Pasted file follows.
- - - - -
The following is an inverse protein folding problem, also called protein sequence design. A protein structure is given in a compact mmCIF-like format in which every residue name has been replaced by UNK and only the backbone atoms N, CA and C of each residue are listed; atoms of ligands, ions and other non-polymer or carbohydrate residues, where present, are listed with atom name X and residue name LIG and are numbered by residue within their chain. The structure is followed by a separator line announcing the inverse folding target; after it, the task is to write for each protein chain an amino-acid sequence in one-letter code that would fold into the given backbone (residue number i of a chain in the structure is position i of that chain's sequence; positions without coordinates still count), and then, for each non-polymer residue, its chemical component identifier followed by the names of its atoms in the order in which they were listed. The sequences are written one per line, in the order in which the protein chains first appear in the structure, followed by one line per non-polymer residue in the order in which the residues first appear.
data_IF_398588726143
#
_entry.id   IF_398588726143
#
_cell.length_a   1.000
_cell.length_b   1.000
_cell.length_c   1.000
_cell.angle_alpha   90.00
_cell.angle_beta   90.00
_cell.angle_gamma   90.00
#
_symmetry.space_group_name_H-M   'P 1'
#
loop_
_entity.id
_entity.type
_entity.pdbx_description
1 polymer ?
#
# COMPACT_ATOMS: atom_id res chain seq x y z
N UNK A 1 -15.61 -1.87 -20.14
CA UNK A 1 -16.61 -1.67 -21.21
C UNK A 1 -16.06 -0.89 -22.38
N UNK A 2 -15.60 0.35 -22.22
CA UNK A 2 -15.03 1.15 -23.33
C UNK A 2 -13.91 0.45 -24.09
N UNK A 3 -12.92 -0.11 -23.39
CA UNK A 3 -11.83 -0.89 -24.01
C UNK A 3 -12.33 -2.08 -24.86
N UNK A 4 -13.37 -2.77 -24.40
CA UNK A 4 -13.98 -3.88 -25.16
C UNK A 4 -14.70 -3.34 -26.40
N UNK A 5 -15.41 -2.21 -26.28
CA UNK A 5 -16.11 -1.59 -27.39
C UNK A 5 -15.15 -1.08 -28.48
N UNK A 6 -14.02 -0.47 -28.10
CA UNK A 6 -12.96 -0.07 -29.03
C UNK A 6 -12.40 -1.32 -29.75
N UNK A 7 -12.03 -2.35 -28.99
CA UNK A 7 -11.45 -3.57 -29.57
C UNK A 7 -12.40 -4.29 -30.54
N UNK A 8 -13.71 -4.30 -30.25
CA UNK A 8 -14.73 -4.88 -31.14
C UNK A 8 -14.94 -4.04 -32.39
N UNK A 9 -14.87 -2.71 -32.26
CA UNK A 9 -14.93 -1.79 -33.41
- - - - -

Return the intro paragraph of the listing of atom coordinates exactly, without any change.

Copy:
The following is an inverse protein folding problem, also called protein sequence design. A protein structure is given in a compact mmCIF-like format in which every residue name has been replaced by UNK and only the backbone atoms N, CA and C of each residue are listed; atoms of ligands, ions and other non-polymer or carbohydrate residues, where present, are listed with atom name X and residue name LIG and are numbered by residue within their chain. The structure is followed by a separator line announcing the inverse folding target; after it, the task is to write for each protein chain an amino-acid sequence in one-letter code that would fold into the given backbone (residue number i of a chain in the structure is position i of that chain's sequence; positions without coordinates still count), and then, for each non-polymer residue, its chemical component identifier followed by the names of its atoms in the order in which they were listed. The sequences are written one per line, in the order in which the protein chains first appear in the structure, followed by one line per non-polymer residue in the order in which the residues first appear.